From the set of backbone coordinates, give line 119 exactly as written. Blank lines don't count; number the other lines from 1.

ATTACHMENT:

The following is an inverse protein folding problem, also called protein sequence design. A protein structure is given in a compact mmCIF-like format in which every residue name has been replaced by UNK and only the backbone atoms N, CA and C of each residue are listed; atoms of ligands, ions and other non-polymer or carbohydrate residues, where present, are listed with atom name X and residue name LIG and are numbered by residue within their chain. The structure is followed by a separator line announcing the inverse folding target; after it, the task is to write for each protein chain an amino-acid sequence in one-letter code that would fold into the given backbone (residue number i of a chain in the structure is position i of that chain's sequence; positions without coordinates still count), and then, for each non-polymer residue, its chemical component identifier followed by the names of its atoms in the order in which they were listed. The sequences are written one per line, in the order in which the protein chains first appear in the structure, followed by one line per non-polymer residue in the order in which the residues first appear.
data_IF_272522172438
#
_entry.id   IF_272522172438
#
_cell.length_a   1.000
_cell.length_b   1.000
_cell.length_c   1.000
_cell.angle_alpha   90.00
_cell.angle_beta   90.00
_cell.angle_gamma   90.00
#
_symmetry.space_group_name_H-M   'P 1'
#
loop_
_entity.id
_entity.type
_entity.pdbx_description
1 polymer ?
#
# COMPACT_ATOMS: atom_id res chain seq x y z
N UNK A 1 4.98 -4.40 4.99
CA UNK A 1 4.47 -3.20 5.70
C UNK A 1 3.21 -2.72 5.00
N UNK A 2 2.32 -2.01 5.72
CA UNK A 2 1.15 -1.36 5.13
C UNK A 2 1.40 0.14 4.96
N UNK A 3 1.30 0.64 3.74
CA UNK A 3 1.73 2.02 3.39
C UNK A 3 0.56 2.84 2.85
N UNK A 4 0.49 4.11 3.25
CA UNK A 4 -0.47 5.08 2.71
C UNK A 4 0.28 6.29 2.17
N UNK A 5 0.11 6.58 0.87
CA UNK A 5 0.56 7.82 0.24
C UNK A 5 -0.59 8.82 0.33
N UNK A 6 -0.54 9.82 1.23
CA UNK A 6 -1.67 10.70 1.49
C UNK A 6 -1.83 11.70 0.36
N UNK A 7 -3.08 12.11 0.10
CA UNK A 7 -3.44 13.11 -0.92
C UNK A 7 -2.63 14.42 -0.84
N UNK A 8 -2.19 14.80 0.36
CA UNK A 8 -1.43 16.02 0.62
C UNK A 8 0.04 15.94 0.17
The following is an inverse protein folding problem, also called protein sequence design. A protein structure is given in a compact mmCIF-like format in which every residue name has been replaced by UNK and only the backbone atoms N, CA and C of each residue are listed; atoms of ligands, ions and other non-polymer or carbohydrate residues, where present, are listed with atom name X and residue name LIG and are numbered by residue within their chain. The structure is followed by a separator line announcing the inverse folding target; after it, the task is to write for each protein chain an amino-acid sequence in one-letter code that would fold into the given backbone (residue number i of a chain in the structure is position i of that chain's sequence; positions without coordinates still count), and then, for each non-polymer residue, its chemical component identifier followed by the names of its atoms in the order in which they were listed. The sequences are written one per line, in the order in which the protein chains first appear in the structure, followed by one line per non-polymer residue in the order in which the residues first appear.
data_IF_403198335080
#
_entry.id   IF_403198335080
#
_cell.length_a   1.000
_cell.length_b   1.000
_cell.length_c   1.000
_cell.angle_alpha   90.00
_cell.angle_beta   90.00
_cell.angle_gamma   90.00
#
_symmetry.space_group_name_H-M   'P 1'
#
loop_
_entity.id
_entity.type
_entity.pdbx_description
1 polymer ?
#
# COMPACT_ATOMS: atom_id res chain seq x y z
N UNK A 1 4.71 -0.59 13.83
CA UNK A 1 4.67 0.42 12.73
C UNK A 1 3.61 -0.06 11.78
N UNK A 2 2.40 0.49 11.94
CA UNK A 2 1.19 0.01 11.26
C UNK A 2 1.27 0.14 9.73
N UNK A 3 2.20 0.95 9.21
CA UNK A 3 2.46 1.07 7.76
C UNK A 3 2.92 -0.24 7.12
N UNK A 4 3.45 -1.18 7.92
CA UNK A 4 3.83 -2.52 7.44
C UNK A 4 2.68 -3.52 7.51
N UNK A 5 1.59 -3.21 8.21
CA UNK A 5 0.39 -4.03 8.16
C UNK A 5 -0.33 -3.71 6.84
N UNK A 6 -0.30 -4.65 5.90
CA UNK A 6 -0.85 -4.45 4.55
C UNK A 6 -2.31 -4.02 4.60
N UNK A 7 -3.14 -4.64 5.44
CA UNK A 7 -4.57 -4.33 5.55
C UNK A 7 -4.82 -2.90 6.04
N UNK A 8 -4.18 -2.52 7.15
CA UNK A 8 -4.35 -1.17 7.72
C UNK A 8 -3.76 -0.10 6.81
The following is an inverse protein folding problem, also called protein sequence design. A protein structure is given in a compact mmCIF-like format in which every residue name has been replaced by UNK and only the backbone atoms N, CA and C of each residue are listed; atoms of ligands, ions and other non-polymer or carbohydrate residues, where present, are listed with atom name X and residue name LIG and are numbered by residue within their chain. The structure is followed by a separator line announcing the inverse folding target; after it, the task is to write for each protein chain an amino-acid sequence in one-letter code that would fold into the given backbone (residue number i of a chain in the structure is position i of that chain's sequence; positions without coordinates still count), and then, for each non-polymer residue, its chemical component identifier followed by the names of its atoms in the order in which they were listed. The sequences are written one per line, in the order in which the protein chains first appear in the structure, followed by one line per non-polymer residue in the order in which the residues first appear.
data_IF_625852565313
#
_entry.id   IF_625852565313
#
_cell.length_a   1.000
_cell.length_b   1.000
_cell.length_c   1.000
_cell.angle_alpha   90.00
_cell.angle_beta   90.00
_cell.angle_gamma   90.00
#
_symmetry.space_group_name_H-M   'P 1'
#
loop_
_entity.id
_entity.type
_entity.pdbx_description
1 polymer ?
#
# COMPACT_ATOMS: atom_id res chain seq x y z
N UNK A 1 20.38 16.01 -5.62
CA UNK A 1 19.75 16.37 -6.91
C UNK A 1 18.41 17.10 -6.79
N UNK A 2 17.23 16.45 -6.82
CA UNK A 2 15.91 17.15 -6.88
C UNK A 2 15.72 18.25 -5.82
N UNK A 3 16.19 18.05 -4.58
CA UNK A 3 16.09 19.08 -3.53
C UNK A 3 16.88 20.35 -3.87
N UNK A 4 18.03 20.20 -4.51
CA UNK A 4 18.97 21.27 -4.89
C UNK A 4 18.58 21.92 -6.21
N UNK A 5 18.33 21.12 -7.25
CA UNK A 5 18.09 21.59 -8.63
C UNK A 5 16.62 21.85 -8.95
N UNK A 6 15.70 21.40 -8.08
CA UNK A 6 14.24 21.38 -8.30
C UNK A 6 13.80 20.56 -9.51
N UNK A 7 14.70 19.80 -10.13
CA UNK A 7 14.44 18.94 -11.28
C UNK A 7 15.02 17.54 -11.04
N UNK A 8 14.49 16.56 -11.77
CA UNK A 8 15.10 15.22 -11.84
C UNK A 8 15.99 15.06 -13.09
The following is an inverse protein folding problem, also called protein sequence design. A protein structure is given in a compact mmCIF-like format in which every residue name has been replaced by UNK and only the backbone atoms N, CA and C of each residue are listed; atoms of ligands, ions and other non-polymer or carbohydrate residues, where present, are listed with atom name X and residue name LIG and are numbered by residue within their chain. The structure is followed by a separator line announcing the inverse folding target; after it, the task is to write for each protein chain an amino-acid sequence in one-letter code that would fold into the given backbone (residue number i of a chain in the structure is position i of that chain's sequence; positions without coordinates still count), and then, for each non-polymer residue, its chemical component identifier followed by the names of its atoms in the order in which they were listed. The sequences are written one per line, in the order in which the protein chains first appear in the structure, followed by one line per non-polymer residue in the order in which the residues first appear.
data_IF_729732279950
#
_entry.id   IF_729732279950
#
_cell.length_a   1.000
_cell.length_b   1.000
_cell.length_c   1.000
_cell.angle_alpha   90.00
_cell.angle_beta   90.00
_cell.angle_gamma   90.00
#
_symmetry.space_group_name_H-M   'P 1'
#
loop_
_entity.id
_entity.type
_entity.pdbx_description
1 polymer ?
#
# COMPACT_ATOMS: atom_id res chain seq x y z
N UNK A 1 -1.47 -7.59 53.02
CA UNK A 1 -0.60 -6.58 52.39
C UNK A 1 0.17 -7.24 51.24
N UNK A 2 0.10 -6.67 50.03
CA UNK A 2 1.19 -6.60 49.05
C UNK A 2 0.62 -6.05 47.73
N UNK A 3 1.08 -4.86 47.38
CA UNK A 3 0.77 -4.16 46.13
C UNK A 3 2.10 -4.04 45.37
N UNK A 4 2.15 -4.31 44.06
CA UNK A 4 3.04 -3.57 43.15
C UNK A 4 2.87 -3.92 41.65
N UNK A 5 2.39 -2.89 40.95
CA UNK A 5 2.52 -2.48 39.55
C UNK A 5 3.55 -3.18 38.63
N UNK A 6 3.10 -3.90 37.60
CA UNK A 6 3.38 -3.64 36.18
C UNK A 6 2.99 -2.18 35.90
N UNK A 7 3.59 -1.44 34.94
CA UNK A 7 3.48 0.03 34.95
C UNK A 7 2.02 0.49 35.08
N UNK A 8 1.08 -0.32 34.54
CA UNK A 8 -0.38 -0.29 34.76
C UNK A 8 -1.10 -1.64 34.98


CA UNK A 3 16.09 19.08 -3.53